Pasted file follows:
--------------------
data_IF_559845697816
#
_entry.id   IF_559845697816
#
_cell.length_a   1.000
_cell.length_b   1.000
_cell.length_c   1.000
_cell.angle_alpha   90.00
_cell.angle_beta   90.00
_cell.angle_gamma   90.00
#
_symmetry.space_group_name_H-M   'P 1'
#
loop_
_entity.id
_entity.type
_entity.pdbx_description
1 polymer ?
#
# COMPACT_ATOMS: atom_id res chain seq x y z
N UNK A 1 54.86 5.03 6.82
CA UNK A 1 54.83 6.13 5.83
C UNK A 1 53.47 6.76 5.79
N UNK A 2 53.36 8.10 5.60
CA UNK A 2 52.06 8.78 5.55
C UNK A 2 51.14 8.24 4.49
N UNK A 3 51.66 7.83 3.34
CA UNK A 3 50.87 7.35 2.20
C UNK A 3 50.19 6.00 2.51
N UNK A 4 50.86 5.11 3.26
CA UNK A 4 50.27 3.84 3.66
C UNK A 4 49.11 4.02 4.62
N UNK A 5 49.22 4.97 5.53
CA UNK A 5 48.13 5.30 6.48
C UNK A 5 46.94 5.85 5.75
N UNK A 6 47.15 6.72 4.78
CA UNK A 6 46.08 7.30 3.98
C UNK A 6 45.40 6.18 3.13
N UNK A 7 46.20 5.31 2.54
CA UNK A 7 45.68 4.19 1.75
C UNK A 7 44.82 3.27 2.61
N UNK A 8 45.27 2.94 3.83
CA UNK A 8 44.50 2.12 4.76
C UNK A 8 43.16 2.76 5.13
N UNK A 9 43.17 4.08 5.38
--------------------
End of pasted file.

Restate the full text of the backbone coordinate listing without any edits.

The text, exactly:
data_IF_559845697816
#
_entry.id   IF_559845697816
#
_cell.length_a   1.000
_cell.length_b   1.000
_cell.length_c   1.000
_cell.angle_alpha   90.00
_cell.angle_beta   90.00
_cell.angle_gamma   90.00
#
_symmetry.space_group_name_H-M   'P 1'
#
loop_
_entity.id
_entity.type
_entity.pdbx_description
1 polymer ?
#
# COMPACT_ATOMS: atom_id res chain seq x y z
N UNK A 1 54.86 5.03 6.82
CA UNK A 1 54.83 6.13 5.83
C UNK A 1 53.47 6.76 5.79
N UNK A 2 53.36 8.10 5.60
CA UNK A 2 52.06 8.78 5.55
C UNK A 2 51.14 8.24 4.49
N UNK A 3 51.66 7.83 3.34
CA UNK A 3 50.87 7.35 2.20
C UNK A 3 50.19 6.00 2.51
N UNK A 4 50.86 5.11 3.26
CA UNK A 4 50.27 3.84 3.66
C UNK A 4 49.11 4.02 4.62
N UNK A 5 49.22 4.97 5.53
CA UNK A 5 48.13 5.30 6.48
C UNK A 5 46.94 5.85 5.75
N UNK A 6 47.15 6.72 4.78
CA UNK A 6 46.08 7.30 3.98
C UNK A 6 45.40 6.18 3.13
N UNK A 7 46.20 5.31 2.54
CA UNK A 7 45.68 4.19 1.75
C UNK A 7 44.82 3.27 2.61
N UNK A 8 45.27 2.94 3.83
CA UNK A 8 44.50 2.12 4.76
C UNK A 8 43.16 2.76 5.13
N UNK A 9 43.17 4.08 5.38